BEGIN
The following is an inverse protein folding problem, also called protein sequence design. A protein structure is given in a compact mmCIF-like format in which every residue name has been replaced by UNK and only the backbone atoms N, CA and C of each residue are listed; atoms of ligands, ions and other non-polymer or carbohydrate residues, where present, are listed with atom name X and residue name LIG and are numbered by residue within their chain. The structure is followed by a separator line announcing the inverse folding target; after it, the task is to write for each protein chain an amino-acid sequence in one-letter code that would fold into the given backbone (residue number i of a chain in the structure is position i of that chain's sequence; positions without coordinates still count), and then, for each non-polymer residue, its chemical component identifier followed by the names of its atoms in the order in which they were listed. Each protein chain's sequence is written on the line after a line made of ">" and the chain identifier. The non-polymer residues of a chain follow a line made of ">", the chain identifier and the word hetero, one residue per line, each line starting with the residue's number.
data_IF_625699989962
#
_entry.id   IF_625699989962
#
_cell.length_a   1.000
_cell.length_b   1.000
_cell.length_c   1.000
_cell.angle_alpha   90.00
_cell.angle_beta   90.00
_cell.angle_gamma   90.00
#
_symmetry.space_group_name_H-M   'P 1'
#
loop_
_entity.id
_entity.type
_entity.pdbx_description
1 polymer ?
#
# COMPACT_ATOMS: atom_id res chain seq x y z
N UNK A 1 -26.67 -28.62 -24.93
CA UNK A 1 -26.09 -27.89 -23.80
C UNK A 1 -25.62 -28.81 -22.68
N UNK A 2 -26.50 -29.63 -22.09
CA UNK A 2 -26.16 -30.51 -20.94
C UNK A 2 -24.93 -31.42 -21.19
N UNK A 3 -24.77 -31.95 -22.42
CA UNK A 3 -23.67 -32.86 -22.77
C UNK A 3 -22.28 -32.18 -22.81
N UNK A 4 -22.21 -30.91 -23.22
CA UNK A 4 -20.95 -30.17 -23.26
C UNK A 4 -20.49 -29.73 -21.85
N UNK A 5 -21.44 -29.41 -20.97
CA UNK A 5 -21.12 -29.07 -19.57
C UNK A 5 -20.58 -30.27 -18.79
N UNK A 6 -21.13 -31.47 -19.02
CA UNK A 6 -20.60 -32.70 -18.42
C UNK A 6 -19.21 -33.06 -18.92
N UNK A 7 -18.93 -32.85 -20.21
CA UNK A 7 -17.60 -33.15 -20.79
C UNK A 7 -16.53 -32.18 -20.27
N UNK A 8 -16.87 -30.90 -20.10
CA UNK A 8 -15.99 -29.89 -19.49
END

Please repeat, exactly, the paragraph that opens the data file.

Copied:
The following is an inverse protein folding problem, also called protein sequence design. A protein structure is given in a compact mmCIF-like format in which every residue name has been replaced by UNK and only the backbone atoms N, CA and C of each residue are listed; atoms of ligands, ions and other non-polymer or carbohydrate residues, where present, are listed with atom name X and residue name LIG and are numbered by residue within their chain. The structure is followed by a separator line announcing the inverse folding target; after it, the task is to write for each protein chain an amino-acid sequence in one-letter code that would fold into the given backbone (residue number i of a chain in the structure is position i of that chain's sequence; positions without coordinates still count), and then, for each non-polymer residue, its chemical component identifier followed by the names of its atoms in the order in which they were listed. Each protein chain's sequence is written on the line after a line made of ">" and the chain identifier. The non-polymer residues of a chain follow a line made of ">", the chain identifier and the word hetero, one residue per line, each line starting with the residue's number.